On July 26, 2006, the SEC approved final rules on executive and director compensation disclosure and issued a press release announcing the final rules. (http://www.sec.gov/news/press/2006/2006-123.htm) The SEC has not yet released the full text of the final rules themselves, but a detailed release containing the final rules is expected to be issued shortly. The final rules will mandate significant changes in the format and scope of disclosure of executive and director compensation.
It is particularly noteworthy that the final rules require unprecedented disclosure related to stock option grants intended to address the recent options back-dating controversy embroiling many public companies. We believe it is important for management and compensation committees to evaluate now and to anticipate going forward how a company’s proposed, current and past compensation policies, plans and practices would be presented to the public under the final rules for several reasons:
The final rules will be generally effective for Forms 10-K and proxy statements filed for fiscal years ending on or after December 15, 2006. It is unclear why the SEC elected not to seek public comment on the new provisions in the final rules covering disclosure on options practices. This bulletin is based upon information contained in the SEC press release announcing the final rules and statements by the SEC Staff at the open meeting approving the final rules. See our Corporate Law Bulletin at http://www.mofo.com/news/updates/bulletins/bulletin02144.html for a discussion of the rules as originally proposed in January 2006.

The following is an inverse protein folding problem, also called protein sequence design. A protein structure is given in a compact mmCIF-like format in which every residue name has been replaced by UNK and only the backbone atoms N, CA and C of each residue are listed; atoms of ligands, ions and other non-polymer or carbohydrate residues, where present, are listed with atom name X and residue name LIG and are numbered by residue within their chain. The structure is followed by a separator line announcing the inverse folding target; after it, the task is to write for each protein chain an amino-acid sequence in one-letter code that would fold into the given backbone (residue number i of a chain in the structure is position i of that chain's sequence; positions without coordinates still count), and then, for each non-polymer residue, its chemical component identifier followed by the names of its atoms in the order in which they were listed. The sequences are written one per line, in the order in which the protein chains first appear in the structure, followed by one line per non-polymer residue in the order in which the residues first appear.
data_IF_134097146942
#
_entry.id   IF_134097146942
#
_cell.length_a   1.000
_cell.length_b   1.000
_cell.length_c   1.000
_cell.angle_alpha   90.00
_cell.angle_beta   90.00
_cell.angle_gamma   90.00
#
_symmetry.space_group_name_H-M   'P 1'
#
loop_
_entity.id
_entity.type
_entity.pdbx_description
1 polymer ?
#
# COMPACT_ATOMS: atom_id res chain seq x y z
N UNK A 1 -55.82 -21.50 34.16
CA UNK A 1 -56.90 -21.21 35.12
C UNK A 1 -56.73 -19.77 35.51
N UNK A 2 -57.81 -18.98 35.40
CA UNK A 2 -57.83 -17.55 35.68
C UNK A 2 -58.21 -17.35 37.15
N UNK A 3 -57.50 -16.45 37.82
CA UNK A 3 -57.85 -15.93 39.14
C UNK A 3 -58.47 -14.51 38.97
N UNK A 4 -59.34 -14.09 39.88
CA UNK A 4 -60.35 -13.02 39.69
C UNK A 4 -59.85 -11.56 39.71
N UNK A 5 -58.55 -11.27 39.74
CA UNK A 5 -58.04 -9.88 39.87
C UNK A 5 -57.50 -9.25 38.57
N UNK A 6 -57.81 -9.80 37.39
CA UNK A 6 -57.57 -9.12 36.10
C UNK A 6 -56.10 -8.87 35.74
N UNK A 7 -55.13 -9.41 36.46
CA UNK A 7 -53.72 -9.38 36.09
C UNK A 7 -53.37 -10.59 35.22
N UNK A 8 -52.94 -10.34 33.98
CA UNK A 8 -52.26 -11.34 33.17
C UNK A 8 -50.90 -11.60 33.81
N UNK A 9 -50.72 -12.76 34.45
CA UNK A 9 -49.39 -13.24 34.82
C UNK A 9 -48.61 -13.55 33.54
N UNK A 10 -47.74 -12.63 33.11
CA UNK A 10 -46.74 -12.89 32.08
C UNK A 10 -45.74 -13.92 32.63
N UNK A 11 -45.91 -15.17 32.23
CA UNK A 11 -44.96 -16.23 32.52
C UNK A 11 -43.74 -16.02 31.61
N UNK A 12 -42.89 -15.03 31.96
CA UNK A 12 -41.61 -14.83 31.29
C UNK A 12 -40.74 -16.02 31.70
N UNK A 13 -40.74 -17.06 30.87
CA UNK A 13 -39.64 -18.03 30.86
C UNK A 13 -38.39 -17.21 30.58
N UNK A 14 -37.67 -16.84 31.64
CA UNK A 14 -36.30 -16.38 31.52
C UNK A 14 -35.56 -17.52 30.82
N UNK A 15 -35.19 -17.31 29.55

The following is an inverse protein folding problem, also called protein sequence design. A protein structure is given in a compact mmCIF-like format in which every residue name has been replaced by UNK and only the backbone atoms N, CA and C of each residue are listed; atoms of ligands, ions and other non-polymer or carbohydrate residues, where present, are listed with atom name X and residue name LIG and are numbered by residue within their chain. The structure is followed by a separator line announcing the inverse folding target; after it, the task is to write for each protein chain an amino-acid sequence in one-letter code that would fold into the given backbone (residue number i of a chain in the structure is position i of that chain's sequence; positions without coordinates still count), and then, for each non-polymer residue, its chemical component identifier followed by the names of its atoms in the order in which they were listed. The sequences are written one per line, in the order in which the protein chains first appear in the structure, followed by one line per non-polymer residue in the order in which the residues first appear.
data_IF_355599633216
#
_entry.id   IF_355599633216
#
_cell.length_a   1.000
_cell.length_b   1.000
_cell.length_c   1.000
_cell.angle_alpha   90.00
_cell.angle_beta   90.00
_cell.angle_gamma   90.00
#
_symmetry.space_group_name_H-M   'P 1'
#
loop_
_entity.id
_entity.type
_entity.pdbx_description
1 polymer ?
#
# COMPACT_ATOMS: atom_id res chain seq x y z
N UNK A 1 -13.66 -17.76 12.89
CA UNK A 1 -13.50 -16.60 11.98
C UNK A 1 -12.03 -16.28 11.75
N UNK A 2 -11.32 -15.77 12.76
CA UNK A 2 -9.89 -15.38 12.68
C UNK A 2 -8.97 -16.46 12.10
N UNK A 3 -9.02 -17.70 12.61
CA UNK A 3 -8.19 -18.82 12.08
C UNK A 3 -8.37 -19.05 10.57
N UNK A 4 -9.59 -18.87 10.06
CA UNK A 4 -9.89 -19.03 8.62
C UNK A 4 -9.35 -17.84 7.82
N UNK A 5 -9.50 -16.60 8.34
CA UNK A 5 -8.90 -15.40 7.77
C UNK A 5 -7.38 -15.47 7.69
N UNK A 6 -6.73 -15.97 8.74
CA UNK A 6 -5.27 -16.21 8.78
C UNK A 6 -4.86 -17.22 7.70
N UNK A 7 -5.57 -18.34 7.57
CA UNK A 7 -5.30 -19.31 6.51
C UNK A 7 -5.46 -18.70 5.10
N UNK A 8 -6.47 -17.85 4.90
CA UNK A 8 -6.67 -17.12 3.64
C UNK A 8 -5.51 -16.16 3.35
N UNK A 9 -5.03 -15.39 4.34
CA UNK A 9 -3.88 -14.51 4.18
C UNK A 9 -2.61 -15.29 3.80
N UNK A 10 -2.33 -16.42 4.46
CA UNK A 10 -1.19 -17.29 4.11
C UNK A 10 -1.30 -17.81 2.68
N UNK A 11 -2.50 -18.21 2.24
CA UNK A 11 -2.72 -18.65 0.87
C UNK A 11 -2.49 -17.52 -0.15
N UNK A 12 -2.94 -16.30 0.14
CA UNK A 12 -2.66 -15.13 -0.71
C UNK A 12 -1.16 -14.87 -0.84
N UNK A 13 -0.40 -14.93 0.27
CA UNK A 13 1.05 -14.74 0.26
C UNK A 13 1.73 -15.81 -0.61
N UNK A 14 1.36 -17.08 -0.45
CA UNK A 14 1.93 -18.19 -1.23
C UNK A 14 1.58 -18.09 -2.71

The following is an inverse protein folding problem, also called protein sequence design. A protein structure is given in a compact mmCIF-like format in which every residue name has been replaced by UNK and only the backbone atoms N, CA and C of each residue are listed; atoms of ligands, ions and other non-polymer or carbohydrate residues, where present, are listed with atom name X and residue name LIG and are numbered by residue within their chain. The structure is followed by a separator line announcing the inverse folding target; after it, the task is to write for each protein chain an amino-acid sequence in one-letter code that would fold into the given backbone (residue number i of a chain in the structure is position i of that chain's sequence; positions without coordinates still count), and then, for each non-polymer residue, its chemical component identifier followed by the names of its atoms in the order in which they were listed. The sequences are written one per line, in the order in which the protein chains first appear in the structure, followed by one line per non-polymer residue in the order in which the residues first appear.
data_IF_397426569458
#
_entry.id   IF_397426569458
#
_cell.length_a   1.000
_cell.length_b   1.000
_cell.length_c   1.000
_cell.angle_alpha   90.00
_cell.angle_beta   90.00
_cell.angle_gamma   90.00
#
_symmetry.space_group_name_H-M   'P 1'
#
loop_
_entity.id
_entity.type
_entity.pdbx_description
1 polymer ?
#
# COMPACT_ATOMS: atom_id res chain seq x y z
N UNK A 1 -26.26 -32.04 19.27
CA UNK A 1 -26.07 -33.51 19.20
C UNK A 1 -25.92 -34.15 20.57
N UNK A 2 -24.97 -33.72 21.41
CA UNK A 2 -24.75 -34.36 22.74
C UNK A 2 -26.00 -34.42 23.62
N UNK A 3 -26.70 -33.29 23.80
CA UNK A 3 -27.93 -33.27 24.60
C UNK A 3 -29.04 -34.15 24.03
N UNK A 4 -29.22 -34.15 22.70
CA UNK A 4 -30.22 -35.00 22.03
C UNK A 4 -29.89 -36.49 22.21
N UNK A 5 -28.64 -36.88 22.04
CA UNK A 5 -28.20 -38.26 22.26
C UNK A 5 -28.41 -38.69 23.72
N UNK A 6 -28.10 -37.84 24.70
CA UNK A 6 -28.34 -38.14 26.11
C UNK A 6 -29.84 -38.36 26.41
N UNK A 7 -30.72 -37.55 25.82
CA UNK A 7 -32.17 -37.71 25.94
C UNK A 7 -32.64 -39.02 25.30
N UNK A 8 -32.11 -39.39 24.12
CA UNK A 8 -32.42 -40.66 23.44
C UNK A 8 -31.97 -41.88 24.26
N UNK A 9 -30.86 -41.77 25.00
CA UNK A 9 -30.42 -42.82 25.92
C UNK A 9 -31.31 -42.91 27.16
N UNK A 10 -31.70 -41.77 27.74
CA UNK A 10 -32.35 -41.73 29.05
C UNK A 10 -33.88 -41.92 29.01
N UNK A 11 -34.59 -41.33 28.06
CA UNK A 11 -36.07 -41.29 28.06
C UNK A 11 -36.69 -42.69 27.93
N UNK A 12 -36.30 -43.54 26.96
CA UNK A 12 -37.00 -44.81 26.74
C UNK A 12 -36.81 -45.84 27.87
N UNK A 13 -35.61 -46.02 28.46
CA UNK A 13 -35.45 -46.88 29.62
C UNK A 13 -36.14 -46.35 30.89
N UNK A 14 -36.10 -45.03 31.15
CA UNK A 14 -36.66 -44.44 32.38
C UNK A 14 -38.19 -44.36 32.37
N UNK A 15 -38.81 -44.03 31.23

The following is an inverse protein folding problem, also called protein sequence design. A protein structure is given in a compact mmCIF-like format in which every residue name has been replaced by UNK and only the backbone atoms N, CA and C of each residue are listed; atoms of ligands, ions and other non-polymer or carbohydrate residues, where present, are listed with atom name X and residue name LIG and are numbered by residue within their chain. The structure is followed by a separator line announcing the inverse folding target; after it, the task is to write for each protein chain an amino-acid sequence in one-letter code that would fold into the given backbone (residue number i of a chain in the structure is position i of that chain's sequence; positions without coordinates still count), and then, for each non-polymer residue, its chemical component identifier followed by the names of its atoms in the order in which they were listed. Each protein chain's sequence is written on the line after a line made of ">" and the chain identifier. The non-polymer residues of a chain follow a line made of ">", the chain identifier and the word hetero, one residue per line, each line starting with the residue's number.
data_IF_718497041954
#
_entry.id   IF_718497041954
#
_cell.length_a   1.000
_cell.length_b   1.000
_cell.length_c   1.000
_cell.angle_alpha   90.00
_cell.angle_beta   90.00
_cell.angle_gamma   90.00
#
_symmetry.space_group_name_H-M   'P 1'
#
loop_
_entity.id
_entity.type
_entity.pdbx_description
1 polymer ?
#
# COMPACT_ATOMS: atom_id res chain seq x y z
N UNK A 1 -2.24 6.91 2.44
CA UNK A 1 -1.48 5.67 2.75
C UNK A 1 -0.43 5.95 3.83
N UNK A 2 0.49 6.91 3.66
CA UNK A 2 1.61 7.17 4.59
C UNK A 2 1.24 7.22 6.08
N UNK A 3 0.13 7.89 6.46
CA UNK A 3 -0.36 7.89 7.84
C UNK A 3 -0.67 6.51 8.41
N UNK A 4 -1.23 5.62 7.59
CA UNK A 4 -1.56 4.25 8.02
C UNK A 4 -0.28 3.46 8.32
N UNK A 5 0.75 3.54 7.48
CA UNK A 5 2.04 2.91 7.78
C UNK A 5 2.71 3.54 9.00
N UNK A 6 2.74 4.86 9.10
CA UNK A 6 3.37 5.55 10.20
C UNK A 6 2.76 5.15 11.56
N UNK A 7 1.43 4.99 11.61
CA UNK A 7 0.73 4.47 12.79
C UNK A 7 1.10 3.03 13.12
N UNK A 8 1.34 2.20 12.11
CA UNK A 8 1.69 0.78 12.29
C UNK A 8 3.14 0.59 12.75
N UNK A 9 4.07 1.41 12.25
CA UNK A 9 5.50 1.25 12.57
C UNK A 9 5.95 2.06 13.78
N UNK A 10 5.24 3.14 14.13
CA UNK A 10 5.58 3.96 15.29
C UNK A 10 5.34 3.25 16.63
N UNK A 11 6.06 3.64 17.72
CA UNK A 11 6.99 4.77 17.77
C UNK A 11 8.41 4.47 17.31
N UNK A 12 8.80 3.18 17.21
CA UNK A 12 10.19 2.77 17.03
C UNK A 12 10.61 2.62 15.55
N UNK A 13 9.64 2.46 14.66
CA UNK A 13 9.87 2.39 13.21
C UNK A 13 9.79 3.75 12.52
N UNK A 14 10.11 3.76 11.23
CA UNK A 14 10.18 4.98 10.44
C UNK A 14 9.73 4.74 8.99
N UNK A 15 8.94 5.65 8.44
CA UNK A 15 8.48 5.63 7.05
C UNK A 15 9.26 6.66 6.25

Below is a discussion of the SEC’s newly mandated disclosure regarding options grant practices followed by a summary of some of the key provisions of the final rules with a focus on the changes from the previously proposed rules.
New Disclosure Regarding Options Grant Practices
The final rules require detailed disclosures regarding the process, timing, pricing and rationale for stock option grants. These disclosures fall into two major categories: disclosures relating to the selection of stock option exercise prices that differ from the stock price at the time of grant (e.g., granting options with discounted prices, including "back-dating") and disclosures related to any process of coordinating the timing of grants with disclosures of non-public information (e.g., so-called "spring-loading" and "bullet-dodging"). Among the required disclosures are: